A rise in jobless claims and weaker employment growth sent mortgage rates down this week, according to surveys conducted by Freddie Mac and Bankrate.com.

In Freddie Mac’ survey, the 30-year fixed-rate mortgage fell to an average 6.28 percent from last week’s 6.34 percent, while the average rate on 15-year fixed-rate loans dipped from 6.06 percent to 6.02 percent. Points, which are fees lenders charge for loan processing expressed as a percent of the loan, averaged 0.3 on the 30- and 15-year loans.

“News of moderate employment gains in January led to a halt in the recent upward trend of interest-rate movements,” said Frank Nothaft, Freddie Mac vice president and chief economist. “The 111,000 jobs added last month were fewer than had been anticipated, while the unemployment rate edged up unexpectedly.

Five-year Treasury-indexed hybrid adjustable-rate mortgages (ARMs) also declined this week, falling to an average 5.99 percent with an average 0.4 point, while one-year Treasury-indexed ARMs sank from 5.54 percent to 5.49 percent, with points averaging 0.7.

“Throughout the year we expect rates on 30-year mortgages to average between 6.3 and 6.5 percent,” Nothaft said. “The flat or increasing rate environment will likely cause the refinance share to contract gradually. In addition, the dollar volume of home equity cashed-out will also retreat from the record level of $314 billion set in 2006 to around $230 billion this year.”

In Bankrate.com’s survey, mortgage rates dropped for the first time in two months, with the average 30-year fixed mortgage rate falling to 6.31 percent, which more than reverses the previous week’s increase. Discount and origination points on the 30-year loans averaged 0.31.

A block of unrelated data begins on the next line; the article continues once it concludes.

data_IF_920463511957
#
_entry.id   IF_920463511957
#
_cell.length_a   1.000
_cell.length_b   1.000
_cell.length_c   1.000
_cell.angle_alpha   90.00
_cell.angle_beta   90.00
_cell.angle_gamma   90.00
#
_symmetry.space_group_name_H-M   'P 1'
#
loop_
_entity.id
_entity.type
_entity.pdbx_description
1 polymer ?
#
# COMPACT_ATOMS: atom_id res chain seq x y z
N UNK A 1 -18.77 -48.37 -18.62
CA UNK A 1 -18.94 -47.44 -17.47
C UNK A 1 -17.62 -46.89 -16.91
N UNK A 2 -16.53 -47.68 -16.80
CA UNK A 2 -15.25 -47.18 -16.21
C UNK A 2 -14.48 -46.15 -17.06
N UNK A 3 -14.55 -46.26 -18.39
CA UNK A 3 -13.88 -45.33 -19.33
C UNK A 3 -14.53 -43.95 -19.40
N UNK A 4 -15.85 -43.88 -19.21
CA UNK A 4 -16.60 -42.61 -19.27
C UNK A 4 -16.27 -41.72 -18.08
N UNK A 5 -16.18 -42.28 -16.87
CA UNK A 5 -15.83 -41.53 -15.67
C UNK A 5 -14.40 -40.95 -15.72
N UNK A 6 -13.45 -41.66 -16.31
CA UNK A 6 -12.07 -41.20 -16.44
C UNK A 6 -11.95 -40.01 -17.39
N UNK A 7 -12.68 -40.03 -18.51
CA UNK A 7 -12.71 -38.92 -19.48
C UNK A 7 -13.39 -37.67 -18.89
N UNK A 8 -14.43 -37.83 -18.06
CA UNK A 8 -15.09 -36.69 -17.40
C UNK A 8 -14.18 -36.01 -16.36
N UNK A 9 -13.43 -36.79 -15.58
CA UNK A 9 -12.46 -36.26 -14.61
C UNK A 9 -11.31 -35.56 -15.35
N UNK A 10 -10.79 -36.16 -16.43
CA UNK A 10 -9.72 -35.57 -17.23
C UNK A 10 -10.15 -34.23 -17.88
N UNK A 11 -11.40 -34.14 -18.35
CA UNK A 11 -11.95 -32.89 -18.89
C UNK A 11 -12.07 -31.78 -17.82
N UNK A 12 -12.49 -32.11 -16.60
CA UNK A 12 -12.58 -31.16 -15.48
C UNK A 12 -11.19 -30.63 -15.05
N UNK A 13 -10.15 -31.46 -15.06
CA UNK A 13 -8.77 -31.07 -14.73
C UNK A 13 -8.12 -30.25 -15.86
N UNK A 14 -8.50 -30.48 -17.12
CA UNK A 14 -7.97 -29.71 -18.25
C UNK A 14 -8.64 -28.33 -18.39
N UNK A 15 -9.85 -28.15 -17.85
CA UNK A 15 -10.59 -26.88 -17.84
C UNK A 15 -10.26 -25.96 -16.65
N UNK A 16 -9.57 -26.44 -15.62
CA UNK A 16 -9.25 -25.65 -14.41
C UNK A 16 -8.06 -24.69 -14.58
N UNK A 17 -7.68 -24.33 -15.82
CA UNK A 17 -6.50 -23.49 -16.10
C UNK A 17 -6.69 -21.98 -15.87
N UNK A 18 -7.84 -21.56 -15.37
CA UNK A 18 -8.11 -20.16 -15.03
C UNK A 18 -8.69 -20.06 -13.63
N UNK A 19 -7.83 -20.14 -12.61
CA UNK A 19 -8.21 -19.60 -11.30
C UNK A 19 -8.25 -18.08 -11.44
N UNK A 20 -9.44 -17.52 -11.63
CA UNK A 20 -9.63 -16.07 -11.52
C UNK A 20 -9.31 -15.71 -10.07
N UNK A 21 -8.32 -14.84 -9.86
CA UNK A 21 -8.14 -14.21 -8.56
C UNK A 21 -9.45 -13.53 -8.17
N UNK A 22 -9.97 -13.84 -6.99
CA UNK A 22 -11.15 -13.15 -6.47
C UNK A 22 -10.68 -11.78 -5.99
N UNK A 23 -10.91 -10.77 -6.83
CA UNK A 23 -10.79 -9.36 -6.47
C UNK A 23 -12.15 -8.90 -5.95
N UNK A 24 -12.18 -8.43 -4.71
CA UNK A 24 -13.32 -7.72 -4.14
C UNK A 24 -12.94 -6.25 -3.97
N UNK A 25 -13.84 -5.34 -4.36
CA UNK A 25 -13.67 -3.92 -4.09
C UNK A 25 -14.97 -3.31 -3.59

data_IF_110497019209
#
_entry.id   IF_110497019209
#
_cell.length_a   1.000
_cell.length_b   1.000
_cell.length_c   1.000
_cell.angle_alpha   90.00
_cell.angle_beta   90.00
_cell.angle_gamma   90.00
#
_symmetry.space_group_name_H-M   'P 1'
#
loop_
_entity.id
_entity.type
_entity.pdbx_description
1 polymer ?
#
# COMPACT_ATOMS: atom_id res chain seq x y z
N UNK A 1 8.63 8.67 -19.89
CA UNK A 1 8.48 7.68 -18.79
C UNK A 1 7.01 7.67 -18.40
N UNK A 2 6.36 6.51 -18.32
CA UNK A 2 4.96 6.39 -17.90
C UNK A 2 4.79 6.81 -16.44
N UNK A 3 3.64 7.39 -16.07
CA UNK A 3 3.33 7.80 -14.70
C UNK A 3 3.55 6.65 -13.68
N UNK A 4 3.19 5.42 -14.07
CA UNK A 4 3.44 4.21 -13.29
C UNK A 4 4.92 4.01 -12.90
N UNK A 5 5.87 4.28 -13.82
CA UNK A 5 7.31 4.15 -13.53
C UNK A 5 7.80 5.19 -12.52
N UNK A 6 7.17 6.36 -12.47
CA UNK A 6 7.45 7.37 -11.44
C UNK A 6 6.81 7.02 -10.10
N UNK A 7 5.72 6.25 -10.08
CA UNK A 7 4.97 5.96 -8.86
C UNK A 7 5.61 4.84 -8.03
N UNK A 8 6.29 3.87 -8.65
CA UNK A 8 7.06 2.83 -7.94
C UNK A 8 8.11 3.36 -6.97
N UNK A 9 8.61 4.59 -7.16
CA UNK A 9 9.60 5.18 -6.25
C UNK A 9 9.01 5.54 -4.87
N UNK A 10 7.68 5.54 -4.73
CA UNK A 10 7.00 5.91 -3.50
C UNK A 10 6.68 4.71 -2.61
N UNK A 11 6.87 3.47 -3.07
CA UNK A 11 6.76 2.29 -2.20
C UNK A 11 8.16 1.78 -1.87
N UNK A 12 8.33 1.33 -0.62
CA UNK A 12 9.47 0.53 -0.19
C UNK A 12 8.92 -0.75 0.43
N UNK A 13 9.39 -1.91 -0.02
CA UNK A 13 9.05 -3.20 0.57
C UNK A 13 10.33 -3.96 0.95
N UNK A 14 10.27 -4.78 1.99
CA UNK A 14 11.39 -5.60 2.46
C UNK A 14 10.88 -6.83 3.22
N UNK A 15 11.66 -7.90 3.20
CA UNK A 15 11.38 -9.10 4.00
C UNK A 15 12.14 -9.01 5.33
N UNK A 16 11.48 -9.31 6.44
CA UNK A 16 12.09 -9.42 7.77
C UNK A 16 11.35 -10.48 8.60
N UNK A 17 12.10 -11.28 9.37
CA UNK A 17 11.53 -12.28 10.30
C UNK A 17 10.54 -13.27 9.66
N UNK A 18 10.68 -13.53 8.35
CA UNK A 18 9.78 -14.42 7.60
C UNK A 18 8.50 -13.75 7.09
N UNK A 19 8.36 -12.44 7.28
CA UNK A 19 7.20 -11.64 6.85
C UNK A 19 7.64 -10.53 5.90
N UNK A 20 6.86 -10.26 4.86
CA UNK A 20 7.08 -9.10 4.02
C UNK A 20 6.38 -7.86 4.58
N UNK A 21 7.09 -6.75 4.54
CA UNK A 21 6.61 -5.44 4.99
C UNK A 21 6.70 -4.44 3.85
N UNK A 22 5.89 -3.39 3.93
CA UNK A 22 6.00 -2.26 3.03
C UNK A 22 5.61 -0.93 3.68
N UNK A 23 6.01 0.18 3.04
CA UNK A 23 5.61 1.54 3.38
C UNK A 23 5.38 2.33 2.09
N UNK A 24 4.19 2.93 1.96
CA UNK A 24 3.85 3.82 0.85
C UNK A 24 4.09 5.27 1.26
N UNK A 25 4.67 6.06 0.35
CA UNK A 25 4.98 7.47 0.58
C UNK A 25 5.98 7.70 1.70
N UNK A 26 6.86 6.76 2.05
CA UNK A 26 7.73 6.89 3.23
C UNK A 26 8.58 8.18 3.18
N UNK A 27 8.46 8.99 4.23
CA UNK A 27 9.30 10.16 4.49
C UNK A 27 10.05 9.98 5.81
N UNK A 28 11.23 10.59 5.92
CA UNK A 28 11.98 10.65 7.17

The average 15-year fixed-rate mortgage popular for refinancing sank to 6.08 percent, according to Bankrate.com. On larger loans, the average jumbo 30-year fixed rate plunged to 6.48 percent. Adjustable mortgage rates also declined, with the average 5/1 ARM backtracking to 6.17 percent and the average one-year ARM settling at 6.04 percent.

Bankrate.com said mortgage rates have been on the rise for much of the past two months because of stronger-than-expected economic reports. But this week, it was more good economic news that led mortgage rates to retreat. It began when the Federal Open Market Committee acknowledged improved inflation readings over the past few months at the conclusion of its Jan. 31 meeting. The good news on the inflation front continued with reports on labor costs, and the Fed’s favored expenditures index also showing improvement. Fewer inflation worries translated to lower bond yields, to which mortgage rates are closely tied.

Fixed mortgage rates are notably lower than last summer when the Fed last raised interest rates, Bankrate.com reported. At the time, the average 30-year fixed mortgage rate was 6.93 percent, and a $165,000 loan carried a monthly payment $1,090. With the average 30-year fixed rate now 6.31 percent, the same loan originated today would carry a monthly payment of $1,022, which is a compelling refinancing alternative for adjustable-rate borrowers facing sharp payment adjustments.

The following is a sampling of Bankrate.com’s average 30-year-mortgage interest rates this week in some U.S. metropolitan areas:

New York – 6.27 percent with 0.13 point

Los Angeles – 6.43 percent with 0.43 point

Chicago – 6.45 percent with 0.06 point

San Francisco – 6.2 percent with 0.63 point

Philadelphia – 6.32 percent with 0.3 point

Detroit – 6.31 percent with 0.03 point

Boston – 6.4 percent with 0.04 point

Houston – 6.27 percent with 0.5 point

Dallas – 6.2 percent with 0.53 point

Washington, D.C. – 6.24 percent with 0.44 point

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